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tenroom

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Posts posted by tenroom

  1. Anyway, anybody got any tips on how to deal with this one?!

    Heeeeeeeelp!

    Yep . . .

    Stand up straight, roughly 24 inches or so in front of the missus, with your feet about shoulder width apart

    Take one step forward with your right foot and place your weight on it.

    Hold your right hand in front of your left shoulder with your palm facing inwards.

    Now, with gusto, bring your hand from the left shoulder to the other side of your body in an arc ensuring that, on its journey, it connects squarely with your bint's cheek/jaw. It is best to carry the motion through - rather like a tennis backhand - as this demonstrates that you ain't playin' and that if she raises the subject again, thee's plenty more where that came from . . .

    Problem solved . . .

    :lol:

  2. http://uk.reuters.com/article/businessNews...842586220070420
    Debt pile unlikely to topple
    Fri Apr 20, 2007 6:17AM BST
    LONDON (Reuters) - Domestic interest rates would need to rise to 8.5 percent for the cost of debt servicing as a proportion of national income to hit levels seen in 1990, when the economy tipped into recession, new research shows.
    The study from Alliance and Leicester reveals the
    economy may be becoming more immune to interest rate changes
    as people cut back on credit card borrowing and increasingly opt for fixed rather than variable-rate mortgages.
    The findings have resonance after this week's shock inflation figures prompted a scramble to bet on higher interest rates.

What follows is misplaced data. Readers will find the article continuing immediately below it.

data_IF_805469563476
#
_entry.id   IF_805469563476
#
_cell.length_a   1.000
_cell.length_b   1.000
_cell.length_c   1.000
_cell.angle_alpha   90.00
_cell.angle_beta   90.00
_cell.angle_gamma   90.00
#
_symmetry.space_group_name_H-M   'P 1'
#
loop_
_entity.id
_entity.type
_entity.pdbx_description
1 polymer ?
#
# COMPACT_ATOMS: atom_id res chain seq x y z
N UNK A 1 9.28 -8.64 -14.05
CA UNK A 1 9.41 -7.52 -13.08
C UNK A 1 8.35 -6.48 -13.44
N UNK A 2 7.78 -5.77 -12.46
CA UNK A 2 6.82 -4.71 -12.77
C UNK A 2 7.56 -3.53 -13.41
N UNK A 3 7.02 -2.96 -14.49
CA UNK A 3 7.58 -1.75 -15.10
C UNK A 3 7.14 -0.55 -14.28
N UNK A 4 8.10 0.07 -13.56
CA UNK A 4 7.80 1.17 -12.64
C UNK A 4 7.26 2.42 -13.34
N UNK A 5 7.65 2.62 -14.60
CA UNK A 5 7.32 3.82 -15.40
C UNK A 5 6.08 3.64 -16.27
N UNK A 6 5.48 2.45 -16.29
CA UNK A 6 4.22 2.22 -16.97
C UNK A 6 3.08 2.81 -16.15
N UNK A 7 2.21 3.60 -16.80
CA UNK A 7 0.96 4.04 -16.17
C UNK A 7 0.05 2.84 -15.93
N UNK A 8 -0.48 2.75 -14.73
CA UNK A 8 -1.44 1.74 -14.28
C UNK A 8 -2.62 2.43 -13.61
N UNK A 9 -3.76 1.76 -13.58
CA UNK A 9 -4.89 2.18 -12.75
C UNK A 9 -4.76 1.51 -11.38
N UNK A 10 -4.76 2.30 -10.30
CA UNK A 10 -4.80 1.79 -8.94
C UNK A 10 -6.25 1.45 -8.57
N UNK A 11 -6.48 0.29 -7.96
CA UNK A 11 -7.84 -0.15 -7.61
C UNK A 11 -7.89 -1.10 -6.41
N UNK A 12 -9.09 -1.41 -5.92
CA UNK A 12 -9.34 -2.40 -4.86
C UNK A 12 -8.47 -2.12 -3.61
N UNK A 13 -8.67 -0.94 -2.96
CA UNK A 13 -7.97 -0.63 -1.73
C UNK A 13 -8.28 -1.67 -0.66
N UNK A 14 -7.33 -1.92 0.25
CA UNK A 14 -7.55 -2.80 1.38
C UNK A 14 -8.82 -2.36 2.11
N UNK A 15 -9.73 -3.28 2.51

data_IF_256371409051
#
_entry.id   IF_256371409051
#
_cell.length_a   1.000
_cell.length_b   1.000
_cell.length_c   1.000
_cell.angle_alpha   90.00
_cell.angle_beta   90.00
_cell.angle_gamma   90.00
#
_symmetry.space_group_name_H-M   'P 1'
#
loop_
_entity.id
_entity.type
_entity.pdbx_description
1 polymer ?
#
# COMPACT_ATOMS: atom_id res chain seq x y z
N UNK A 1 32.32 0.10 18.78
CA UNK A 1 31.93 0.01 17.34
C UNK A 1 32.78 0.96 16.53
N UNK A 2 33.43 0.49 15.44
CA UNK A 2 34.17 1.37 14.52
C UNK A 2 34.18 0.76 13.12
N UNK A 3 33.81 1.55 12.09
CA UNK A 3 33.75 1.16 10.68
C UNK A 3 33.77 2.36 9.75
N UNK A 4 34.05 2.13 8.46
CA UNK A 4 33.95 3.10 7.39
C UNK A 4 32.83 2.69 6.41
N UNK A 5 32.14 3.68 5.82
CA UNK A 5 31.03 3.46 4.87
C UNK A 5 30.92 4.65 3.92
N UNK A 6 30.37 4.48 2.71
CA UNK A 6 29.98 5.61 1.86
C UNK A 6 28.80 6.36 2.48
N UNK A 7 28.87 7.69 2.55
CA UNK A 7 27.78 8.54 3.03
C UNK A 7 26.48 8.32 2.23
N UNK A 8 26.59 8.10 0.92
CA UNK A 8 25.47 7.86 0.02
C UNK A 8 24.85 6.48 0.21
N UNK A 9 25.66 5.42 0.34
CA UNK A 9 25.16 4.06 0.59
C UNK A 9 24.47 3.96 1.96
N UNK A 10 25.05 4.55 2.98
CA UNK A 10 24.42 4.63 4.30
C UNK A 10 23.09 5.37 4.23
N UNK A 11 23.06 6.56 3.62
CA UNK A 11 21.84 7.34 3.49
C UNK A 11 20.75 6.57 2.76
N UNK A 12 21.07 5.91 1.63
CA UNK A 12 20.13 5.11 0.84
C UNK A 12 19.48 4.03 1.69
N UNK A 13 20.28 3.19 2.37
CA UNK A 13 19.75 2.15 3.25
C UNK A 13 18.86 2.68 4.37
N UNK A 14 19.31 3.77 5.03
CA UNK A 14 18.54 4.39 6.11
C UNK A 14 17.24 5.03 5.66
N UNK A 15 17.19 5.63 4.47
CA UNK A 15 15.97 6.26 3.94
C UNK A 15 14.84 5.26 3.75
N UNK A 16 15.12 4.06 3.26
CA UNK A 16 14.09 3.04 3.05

A&L are right to a large extent. IR hikes have zero effect in a miracle economy as the expansion of credit immunises the system from the shock.

    However, if the BoE move from accommodative to restrictive IR policy the picture will change. Credit must be restricted to bring inflation down and I suspect Merv may be waking up to this at long last. But, Gordon will have to go first before Merv has the freedom to fulfil the remit.

    Firstly, if interest rates really have no tangible effect in a miracle economy, why are your cohorts continually clamouring for them to be increased and slating the MPC each time they're left unchanged ?

    The tightening of credit has nowhere near as much of an effect on inflation as fuel and utility prices. The banks don't have an incentive to tighten lending criteria because they don't have a big arrears and repo problem. The BoE simply aren't motivated to take an aggressive stance with inflation. They don't have a VI in a house price collapse and if any of us are being honest, very few people do